What would you advise Georgie to do? Email your dilemmas and comments to dilemmas@independent.co.uk, or go to independent.co.uk/dilemmas. Anyone whose advice is quoted will receive a £25 voucher from the wine website Fine Wine Sellers (finewine.sellers.co.uk)

Virginia will appear in her one-woman show, Growing Old Disgracefully, at the Gilded Balloon at the Edinburgh Festival

Life and Style
ebookNow available in paperback
ebooks
ebookA delicious collection of 50 meaty main courses
Latest stories from i100
Have you tried new the Independent Digital Edition apps?

ES Rentals

    Independent Dating
    and  

    By clicking 'Search' you
    are agreeing to our
    Terms of Use.

    iJobs Job Widget
    iJobs General

    Recruitment Genius: 3rd Line Virtualisation, Windows & Server Engineer

    £40000 - £47000 per annum: Recruitment Genius: A 3rd Line Virtualisation / Sto...

    Recruitment Genius: Refrigeration and Air Conditioning Service Engineer

    £26000 - £35000 per annum: Recruitment Genius: A successful national service f...

    Recruitment Genius: Business Development Executive / Sales - OTE £25,000

    £15000 - £25000 per annum: Recruitment Genius: This is an opportunity to join ...

    Recruitment Genius: Sales Administrator - Fixed Term Contract

    £17500 - £20000 per annum: Recruitment Genius: We currently require an experie...

    Day In a Page

    Syria civil war: Meet the military commander who says his soldiers will not rest until every inch of their war torn country is free of Islamist 'terrorists'

    ‘We won’t stop until Syria is back to normal’

    Near the front lines with Islamist-controlled towns where Assad’s troops were besieged just last month, Robert Fisk meets a commander confidently preparing his soldiers for battle
    The inside story of how Bill Clinton built a $2bn global foundation may undermine Hillary's chances

    The inside story of how Bill Clinton built a $2bn global foundation...

    ... and how it may undermine Hillary's chances in 2016
    12 best olive oils

    Extra-virgin, cold-press, early-harvest, ultra-premium: 12 best olive oils

    Choosing an olive oil is a surprising minefield. Save yourself the hassle with our handy guide
    Sepp Blatter resignation: The beginning of Fifa's long road to reform?

    Does Blatter's departure mean Fifa will automatically clean up its act?

    Don't bet on it, says Tom Peck
    Charles Kennedy: The baby of the House who grew into a Lib Dem giant

    The baby of the House who grew into a Lib Dem giant

    Charles Kennedy was consistently a man of the centre-left, dedicated to social justice, but was also a champion of liberty and an opponent of the nanny-state, says Baroness Williams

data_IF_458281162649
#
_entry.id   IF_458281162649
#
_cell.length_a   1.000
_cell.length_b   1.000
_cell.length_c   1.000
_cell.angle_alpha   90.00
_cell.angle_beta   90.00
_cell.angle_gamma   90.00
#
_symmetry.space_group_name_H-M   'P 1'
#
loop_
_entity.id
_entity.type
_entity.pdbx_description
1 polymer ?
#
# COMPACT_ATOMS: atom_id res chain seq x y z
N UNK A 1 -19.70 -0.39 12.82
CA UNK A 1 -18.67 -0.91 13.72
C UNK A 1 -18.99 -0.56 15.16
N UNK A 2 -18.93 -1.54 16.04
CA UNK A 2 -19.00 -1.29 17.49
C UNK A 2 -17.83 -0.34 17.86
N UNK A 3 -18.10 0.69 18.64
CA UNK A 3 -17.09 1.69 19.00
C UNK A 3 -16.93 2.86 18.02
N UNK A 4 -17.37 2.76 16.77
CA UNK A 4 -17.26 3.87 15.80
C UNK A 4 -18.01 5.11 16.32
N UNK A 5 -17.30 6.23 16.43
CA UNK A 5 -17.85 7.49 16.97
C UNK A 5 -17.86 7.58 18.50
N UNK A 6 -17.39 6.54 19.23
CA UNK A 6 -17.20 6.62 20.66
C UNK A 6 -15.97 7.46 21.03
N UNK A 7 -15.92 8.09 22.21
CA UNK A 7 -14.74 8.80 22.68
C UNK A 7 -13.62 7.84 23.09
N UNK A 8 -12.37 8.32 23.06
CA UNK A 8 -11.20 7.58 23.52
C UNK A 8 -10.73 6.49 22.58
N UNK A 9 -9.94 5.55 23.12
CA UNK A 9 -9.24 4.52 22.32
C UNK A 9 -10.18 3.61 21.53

Syria civil war: The harrowing testament of a five-year-old victim of this endless conflict

    The harrowing testament of a five-year-old victim of Syria's endless civil war

    Sahar Qanbar lost her mother and brother as civilians and government soldiers fought side by side after being surrounded by brutal Islamist fighters. Robert Fisk visited her
    The future of songwriting: How streaming is changing everything we know about making music

    The future of songwriting

    How streaming is changing everything we know about making music
    William Shemin and Henry Johnson: Jewish and black soldiers receive World War I Medal of Honor amid claims of discrimination

    Recognition at long last

    Jewish and black soldiers who fought in WWI finally receive medals after claims of discrimination
    Beating obesity: The new pacemaker which helps over-eaters

    Beating obesity

    The new pacemaker which helps over-eaters
    9 best women's festival waterproofs

    Ready for rain: 9 best women's festival waterproofs

    These are the macs to keep your denim dry and your hair frizz-free(ish)
    Cycling World Hour Record: Nervous Sir Bradley Wiggins ready for pain as he prepares to go distance

    Wiggins worried

    Nervous Sir Bradley ready for pain as he prepares to attempt cycling's World Hour Record
    Liverpool close in on Milner signing

    Liverpool close in on Milner signing

    Reds baulk at Christian Benteke £32.5m release clause
    On your feet! Spending at least two hours a day standing reduces the risk of heart attacks, cancer and diabetes, according to new research

    On your feet!

    Spending half the day standing 'reduces risk of heart attacks and cancer'
    With scores of surgeries closing, what hope is there for the David Cameron's promise of 5,000 more GPs and a 24/7 NHS?

    The big NHS question

    Why are there so few new GPs when so many want to study medicine?
    Big knickers are back: Thongs ain't what they used to be

    Thongs ain't what they used to be

    Big knickers are back